TELEVISION NETWORKS HAVE SET THEIR SITES ON ON-LINE SERVICES TO BRING PROGRAMMING TO A NEW SCREEN-YOUR COMPUTER. BUT IS THEIR CYBERFARE WORTH TUNING IN TO?

By Dana Kennedy
Updated March 17, 1995 at 05:00 AM EST
Advertisement

When William Gibson wrote his classic ode to cyberpunks, Neuromancer, in 1984, this is how he envisioned cyberspace: ”A consensual hallucination experienced daily by billions. Unthinkable complexity. Lines of light ranged in the nonspace of the mind, clusters and constellations of data. Like city lights, receding ” With his apocalyptic vision of cybercowboys charging through a lawless matrix, Gibson failed to foresee a less romantic phenomenon: cyberflacks. Their insidious rise can be traced to the sudden arrival of TV networks in cyberspace. In the past year, all of the major broadcast and cable networks- ABC, NBC, CBS, Fox, MTV, CNN, PBS-and many of the minor ones, have established sites on either the Internet or the commercial on-line services, or both. Sounds like a chance for TV to pioneer new projects and programs to take advantage of the creativity and interactivity of Cyberia, right? Think again. In fact, think two words: marketing tool. There are exceptions: CBS’ irreverent Eye on the Net website; PBS (on the Internet) and CNN (CompuServe), which stick to news and information; and MTV (America Online and the Internet), whose cutting-edge antics make it the most suited to cyberspace. Unauthorized, fanzinelike mini-sites for shows are also maintained by individuals on the Net, which often makes them as quirky as the on-line services are stuffy. But most of the TV network sites function as glorified promo outlets, offering little more than program listings, contests involving advertiser tie-ins, and endless soap opera forums. The network sites, like a lot of TV, have been designed to appeal to the lowest common denominator. Much of the so-called art that illustrates each site has all the intricacy and elan of a Happy Meal container. And many of the breathless announcements read as if they were lifted from a ’50s cereal box: Play Caption-the-Cartoon Contest every week and laugh out loud at the hilarious cartoons of Mort Gerberg! (ABC on America Online); Nick at Nite’s Buncha Brady brings America’s favorite TV family to the information superhighway! (Nick at Nite on the Internet). Of course, many of the networks toss in a few vitamins with the Cocoa Puffs. Check out ABC’s ”Classroom,” on America Online, which offers something called ”Smartwatching,” with student activity worksheets based on ABC programs. ”Don’t just watch TV,” ABC counsels our nation’s youth. ”’Smartwatch’ it!” For those who don’t mind a little puffery, here’s what’s offered at, say, NBC’s America Online site: You can read bios of ”your favorite stars,” download their photos, order NBC sports videos, find out the upcoming guests on NBC talk shows, and participate in live chats with such NBC celebrities as Jay Leno. You can also surf the NBC message board, where many of the postings, purportedly from anonymous viewers, sound awfully complimentary. ”Fourteen million stars for ER!!! (Out of four),” writes Damslance. ”I can feel the pain the actors portray.” Since the networks are new to cyberspace, some may yet break out of their corporate straitjackets. Change may come with an increased presence on the , anarchic Internet. CBS’ website, for one, has more sophisticated graphics and twists on the network’s hottest shows, such as Late Show With David Letterman, with its Top Ten list archive. But even if you don’t have an Internet account, there are rays of hope on the commercial services. X-Files fans will be in virtual heaven on Delphi, where there’s an elaborate forum on the sci-fi show, including weekly conversations with an X staffer, such as its creator, Chris Carter. MTV’s AOL site, however, is by far the most entertaining and least fawning of the lot-and reportedly the most popular on that service, to boot. You get to tap into ”biOrhYthMs” (artist bios) and ”Clubland” (a guide to live music venues). And MTV’s message boards are the liveliest-even if contributors tend to overuse a certain word. Here are just a few titles of messages: ”Beastie Boys SUCK” (51 postings at the time of this writing); ”Who Sucks?? MTV” (15); ”Lisa Loeb SUCKS!!!” (29); ”Your mom sucks!!!” (8); ”Tori Amos Sucks” (17); ”KENNEDY SUX THE MOST!” (14). Come to think of it, it almost sounds like Gibson’s ”consensual hallucination” at work. So be forewarned: Don’t just surf the networks, smartsurf them!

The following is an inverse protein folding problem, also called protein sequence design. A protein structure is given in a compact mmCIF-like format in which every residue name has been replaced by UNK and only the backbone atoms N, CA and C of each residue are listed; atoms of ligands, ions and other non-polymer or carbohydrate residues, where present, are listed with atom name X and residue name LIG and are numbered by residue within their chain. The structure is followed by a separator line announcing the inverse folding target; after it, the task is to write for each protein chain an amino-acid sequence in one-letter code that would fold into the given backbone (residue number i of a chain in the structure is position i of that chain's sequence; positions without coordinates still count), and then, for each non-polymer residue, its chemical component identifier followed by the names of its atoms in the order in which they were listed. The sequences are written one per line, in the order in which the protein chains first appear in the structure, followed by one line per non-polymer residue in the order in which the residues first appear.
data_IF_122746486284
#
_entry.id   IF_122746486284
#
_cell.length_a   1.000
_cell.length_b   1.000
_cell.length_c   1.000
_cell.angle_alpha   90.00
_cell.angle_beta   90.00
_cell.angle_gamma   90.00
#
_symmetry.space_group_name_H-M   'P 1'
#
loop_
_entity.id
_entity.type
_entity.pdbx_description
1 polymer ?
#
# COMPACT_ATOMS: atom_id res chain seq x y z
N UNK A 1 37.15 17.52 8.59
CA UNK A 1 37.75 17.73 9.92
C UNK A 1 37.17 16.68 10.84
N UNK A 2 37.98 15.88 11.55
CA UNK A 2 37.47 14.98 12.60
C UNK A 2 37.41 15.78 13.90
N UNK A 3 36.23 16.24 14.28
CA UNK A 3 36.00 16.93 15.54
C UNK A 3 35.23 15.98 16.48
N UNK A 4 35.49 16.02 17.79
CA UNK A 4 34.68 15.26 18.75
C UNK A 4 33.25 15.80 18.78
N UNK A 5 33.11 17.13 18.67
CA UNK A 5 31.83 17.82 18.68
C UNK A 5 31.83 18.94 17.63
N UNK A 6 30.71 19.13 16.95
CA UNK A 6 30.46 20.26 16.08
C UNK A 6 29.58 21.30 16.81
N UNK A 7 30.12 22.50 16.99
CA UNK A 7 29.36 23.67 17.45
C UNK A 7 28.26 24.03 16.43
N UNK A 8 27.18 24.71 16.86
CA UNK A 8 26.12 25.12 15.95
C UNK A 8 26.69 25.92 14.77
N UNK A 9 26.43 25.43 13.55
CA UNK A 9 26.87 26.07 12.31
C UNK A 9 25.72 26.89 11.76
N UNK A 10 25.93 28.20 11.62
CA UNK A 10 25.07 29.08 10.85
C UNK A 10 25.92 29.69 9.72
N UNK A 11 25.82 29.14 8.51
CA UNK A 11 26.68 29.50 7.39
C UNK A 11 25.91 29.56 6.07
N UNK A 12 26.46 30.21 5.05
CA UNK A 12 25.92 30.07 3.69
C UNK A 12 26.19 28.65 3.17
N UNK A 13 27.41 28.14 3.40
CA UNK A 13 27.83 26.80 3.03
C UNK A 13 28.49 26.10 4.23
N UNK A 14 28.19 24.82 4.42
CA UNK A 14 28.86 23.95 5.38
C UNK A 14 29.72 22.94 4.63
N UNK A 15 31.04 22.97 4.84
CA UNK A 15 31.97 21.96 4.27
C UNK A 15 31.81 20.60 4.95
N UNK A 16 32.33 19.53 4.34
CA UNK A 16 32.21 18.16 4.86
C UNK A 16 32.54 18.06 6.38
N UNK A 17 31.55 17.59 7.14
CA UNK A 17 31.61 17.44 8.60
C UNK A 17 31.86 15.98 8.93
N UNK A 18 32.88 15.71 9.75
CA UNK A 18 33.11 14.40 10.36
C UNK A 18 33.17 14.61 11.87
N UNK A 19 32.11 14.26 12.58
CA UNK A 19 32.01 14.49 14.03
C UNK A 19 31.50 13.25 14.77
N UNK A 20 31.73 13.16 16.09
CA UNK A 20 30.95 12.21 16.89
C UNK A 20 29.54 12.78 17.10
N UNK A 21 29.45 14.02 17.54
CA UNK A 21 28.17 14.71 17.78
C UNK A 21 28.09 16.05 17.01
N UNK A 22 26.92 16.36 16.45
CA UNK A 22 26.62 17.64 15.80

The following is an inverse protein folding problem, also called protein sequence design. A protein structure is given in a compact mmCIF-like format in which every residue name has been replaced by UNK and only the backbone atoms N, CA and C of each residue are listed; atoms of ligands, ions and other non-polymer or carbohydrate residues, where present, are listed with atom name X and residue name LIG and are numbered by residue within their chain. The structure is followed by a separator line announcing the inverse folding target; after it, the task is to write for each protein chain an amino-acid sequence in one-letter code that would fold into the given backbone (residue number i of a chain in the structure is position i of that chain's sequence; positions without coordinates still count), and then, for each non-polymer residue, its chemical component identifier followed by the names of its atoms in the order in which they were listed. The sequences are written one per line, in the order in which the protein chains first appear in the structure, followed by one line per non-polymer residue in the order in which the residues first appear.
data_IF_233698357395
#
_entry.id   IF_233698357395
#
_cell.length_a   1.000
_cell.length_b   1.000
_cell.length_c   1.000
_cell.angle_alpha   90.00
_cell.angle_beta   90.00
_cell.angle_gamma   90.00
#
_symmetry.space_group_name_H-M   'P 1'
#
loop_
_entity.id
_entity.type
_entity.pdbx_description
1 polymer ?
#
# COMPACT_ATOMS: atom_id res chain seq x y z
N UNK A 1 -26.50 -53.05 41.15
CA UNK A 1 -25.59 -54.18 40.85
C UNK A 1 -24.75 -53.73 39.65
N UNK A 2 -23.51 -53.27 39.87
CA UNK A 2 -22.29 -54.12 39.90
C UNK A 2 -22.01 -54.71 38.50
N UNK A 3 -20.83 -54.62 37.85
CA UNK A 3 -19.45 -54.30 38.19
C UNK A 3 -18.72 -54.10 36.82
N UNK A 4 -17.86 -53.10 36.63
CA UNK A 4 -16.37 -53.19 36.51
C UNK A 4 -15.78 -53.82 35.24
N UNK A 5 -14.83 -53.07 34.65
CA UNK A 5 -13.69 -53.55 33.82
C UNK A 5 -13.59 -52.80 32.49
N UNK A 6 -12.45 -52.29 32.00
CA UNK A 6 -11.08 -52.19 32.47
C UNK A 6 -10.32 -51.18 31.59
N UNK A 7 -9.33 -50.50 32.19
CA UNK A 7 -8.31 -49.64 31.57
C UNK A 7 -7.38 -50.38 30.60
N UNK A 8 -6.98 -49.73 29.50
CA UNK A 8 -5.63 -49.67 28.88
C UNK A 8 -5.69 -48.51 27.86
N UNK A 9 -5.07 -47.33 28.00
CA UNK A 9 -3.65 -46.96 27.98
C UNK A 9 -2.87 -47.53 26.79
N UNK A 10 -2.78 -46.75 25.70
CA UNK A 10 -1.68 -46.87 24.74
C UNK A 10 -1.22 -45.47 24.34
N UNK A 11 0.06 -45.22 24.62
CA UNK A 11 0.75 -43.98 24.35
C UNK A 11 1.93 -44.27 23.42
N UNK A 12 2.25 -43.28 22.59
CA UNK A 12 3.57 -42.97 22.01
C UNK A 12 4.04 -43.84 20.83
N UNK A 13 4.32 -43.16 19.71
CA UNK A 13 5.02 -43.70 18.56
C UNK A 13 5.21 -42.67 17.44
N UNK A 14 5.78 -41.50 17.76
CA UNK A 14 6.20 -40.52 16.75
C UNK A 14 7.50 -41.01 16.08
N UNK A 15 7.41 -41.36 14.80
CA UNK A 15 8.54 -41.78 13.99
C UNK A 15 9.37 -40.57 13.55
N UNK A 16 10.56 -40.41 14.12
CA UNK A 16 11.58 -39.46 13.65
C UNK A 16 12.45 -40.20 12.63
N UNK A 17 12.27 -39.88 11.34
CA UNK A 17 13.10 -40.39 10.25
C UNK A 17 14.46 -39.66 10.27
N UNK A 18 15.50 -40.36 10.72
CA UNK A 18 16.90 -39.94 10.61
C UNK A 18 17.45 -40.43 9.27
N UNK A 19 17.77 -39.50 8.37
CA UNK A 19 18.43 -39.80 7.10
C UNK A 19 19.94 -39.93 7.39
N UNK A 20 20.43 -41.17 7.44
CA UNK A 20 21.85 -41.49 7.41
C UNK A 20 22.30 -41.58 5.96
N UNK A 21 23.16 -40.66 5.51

Comments